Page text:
Worker’s Compensation Claims Can Be Avoided If You Prep Your Teen


Many young people in Colorado, and all across the United States, never think they will need to file for worker’s compensation, and they probably won’t. Still, according to the Centers for Disease Control and Prevention, more than 145,000 youth actually do get hurt at or become ill because of their jobs every year.

Unfortunately, we just can’t keep our kids from working for forever. Whether it’s for experience, to help with family bills or to save for college, it’s a rite of passage for 16- and 17-year-olds to take on a part-time job. Mom and Dad may have to start letting go sometime, but that doesn’t mean it’s without concern for her safety. Help her prevent a work injury by arming her with knowledge about the laws that regulate workplace safety. Here are a few tips to help keep you, your kid and her employer from getting mixed up in a worker’s compensation claim.

  • Any new worker expects to be well trained on how to do his job. He should also be well trained on how to do his job safely. Make sure your kid feels comfortable and knowledgeable about any workplace hazards, and that he is taught how to handle a potential emergency while at work. Encourage him to ask questions of his employer when something is unclear.
  • The U.S. Department of Labor names some hazardous occupations totally off-limits to minor workers. Remember, in Colorado, a minor is defined as anyone under the age of 18 unless she has earned a high school diploma/GED. If you’re not sure about a particular job, check with the Colorado Department of Labor and Employment about what the federal and state governments allow her to do for work. Everything from heavy machinery to some kitchen appliances may be restricted to certain age groups. Remind your young worker that using equipment she’s been instructed not to can lead to injury and legal ramifications.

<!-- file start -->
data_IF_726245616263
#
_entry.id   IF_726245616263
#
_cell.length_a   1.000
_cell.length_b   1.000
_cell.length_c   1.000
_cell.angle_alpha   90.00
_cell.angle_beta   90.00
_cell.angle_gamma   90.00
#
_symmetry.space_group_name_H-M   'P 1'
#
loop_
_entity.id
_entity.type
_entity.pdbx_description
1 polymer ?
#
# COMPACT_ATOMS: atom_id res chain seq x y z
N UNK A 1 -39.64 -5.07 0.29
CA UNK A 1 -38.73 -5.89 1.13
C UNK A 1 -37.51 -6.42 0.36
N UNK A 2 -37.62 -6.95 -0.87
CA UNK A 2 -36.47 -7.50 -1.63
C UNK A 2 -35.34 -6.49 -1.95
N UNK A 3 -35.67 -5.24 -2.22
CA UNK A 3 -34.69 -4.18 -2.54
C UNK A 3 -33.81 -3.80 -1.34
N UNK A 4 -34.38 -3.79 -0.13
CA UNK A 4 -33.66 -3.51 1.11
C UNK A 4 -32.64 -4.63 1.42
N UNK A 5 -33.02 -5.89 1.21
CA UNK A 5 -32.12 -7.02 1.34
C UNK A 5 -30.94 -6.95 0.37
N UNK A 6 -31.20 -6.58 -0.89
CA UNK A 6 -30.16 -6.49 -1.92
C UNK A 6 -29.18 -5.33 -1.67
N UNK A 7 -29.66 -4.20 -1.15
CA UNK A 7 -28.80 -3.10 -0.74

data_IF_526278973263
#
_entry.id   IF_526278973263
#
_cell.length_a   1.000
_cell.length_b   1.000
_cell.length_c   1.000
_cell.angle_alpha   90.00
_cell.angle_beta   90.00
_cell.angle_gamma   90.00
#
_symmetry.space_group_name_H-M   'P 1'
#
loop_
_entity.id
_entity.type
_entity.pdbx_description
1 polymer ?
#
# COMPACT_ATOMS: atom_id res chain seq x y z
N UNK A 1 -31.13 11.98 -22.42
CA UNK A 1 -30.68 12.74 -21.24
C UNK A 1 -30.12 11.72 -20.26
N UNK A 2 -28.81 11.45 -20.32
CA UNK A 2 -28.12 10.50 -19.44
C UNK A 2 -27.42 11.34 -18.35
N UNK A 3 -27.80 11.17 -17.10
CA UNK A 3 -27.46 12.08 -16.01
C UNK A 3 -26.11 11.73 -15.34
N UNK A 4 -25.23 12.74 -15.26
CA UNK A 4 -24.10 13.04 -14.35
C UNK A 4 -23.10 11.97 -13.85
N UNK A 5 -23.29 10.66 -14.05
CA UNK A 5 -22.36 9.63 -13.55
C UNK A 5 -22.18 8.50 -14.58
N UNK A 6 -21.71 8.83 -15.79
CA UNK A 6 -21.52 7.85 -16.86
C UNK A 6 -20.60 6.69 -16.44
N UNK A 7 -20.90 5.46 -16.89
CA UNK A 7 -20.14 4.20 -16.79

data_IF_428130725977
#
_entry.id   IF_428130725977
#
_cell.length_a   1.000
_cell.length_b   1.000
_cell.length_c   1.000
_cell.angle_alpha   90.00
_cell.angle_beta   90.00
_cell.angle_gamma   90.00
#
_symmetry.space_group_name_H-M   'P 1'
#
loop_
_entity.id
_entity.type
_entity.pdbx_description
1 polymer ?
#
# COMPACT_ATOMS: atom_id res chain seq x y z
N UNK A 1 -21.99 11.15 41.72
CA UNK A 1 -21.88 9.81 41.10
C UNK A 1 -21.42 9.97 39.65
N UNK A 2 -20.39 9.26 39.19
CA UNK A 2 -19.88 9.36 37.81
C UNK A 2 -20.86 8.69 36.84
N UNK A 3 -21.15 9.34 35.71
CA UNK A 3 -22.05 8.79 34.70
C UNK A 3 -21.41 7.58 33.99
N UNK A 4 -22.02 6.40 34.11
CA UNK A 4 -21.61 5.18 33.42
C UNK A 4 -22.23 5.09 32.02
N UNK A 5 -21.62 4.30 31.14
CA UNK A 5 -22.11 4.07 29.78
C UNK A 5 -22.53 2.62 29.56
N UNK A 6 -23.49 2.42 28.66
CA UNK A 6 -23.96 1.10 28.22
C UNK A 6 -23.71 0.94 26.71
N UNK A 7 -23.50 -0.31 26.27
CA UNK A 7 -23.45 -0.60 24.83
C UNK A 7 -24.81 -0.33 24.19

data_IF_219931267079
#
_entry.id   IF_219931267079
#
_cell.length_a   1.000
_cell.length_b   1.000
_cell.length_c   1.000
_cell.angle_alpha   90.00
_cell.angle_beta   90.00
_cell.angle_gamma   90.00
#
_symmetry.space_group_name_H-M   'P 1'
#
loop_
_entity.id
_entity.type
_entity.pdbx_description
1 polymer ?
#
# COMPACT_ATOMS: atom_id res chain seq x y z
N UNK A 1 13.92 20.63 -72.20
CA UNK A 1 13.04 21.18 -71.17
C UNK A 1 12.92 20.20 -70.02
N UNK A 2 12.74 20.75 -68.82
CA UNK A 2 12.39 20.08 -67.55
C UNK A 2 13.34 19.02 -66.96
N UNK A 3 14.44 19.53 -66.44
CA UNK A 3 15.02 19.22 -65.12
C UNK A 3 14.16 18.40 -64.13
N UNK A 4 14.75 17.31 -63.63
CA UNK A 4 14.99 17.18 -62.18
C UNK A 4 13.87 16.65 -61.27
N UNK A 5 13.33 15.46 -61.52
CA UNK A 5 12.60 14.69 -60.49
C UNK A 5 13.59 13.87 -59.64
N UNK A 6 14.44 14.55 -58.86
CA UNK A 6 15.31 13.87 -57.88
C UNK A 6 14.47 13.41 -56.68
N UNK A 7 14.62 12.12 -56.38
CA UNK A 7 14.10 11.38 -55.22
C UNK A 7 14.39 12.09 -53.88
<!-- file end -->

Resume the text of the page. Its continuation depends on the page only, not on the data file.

• Federal law requires every 16- or 17-year-old worker to take a 30-minute unpaid break or meal period if he is scheduled for a six-hour or longer shift. That break should not be taken within the first hour of work.
  • In the State of Colorado, there is no law regulating the times between which a 16- or 17-year-old may work. No minor can work more than 40 hours per week, though, or more than 8 hours in any 24-hour period. Exceptions can be made on a case-by-case basis only through the director of the Colorado Department of Labor and Employment.

Federal labor laws protect employees of all ages and ethnicities. The specific regulations above were designed to keep minors safe as they venture out from under parents’ wings and fulfill educational requirements. Visit Youth Rules! and get even more information before sending your teen out into the workforce.